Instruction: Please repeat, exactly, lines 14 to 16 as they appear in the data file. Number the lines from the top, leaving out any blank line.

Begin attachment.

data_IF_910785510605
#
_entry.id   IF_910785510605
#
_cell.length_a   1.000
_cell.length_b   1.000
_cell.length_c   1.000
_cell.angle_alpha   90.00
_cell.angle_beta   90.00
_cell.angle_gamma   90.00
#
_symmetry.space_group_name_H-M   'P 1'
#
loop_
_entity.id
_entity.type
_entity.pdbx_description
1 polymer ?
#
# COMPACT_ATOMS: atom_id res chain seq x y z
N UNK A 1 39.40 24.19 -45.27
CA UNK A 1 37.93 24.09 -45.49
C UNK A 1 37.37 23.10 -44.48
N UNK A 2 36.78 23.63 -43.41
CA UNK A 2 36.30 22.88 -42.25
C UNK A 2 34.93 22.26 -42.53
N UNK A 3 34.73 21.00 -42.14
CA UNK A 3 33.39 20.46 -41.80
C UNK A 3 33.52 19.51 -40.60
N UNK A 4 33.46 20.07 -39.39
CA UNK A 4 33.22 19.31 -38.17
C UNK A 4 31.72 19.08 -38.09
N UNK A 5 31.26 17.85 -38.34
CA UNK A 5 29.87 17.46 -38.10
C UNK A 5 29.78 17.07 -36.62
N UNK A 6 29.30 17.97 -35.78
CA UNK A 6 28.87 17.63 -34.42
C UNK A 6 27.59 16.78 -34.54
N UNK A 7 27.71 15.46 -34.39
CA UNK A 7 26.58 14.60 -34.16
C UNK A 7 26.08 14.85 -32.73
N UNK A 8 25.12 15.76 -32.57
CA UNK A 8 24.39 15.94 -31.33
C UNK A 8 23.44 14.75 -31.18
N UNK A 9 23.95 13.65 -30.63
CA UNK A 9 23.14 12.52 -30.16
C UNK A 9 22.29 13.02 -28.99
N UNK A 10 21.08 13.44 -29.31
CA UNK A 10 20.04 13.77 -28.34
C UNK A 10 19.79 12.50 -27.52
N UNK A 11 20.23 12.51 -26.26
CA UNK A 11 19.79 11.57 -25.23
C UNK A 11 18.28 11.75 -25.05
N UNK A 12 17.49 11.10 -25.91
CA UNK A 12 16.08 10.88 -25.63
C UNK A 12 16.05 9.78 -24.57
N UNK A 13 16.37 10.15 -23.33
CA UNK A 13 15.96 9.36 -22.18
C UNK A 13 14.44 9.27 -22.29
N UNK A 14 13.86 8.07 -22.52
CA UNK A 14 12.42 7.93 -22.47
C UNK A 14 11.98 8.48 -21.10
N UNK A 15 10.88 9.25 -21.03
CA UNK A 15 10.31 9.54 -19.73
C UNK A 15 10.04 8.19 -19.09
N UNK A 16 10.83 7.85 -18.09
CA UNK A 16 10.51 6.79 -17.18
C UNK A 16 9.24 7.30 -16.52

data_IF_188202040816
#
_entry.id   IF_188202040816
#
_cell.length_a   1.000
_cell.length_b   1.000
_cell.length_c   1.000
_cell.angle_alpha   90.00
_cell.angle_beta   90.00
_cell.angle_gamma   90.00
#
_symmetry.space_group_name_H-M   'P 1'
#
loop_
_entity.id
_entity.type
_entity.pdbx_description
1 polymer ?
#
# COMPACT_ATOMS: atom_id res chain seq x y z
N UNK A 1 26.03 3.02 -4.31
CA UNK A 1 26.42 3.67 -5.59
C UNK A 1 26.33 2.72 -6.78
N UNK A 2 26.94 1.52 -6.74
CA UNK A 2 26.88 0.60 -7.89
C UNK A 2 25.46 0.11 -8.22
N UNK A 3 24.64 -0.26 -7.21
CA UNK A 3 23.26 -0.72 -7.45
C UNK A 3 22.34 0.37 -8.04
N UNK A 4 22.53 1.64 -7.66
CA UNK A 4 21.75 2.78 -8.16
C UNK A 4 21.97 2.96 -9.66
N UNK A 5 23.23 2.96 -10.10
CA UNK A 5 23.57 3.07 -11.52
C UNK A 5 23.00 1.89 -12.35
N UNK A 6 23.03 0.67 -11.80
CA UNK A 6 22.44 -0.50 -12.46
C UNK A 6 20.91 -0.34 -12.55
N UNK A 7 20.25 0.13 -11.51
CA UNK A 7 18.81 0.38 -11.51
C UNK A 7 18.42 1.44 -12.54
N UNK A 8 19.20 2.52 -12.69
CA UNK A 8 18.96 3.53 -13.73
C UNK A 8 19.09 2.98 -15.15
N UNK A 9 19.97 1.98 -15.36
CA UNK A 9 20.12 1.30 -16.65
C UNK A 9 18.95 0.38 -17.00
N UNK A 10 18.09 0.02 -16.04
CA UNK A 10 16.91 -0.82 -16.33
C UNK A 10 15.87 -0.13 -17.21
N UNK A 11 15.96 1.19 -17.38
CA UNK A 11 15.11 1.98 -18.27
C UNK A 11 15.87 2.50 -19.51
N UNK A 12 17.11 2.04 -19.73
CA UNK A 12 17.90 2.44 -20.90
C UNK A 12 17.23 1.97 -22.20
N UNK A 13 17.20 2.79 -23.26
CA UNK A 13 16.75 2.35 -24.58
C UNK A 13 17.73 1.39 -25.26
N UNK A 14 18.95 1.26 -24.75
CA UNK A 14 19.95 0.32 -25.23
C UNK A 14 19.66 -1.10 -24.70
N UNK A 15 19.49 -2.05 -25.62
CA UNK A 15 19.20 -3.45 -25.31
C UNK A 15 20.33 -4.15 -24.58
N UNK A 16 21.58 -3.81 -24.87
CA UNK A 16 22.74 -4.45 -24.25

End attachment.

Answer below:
loop_
_entity.id
_entity.type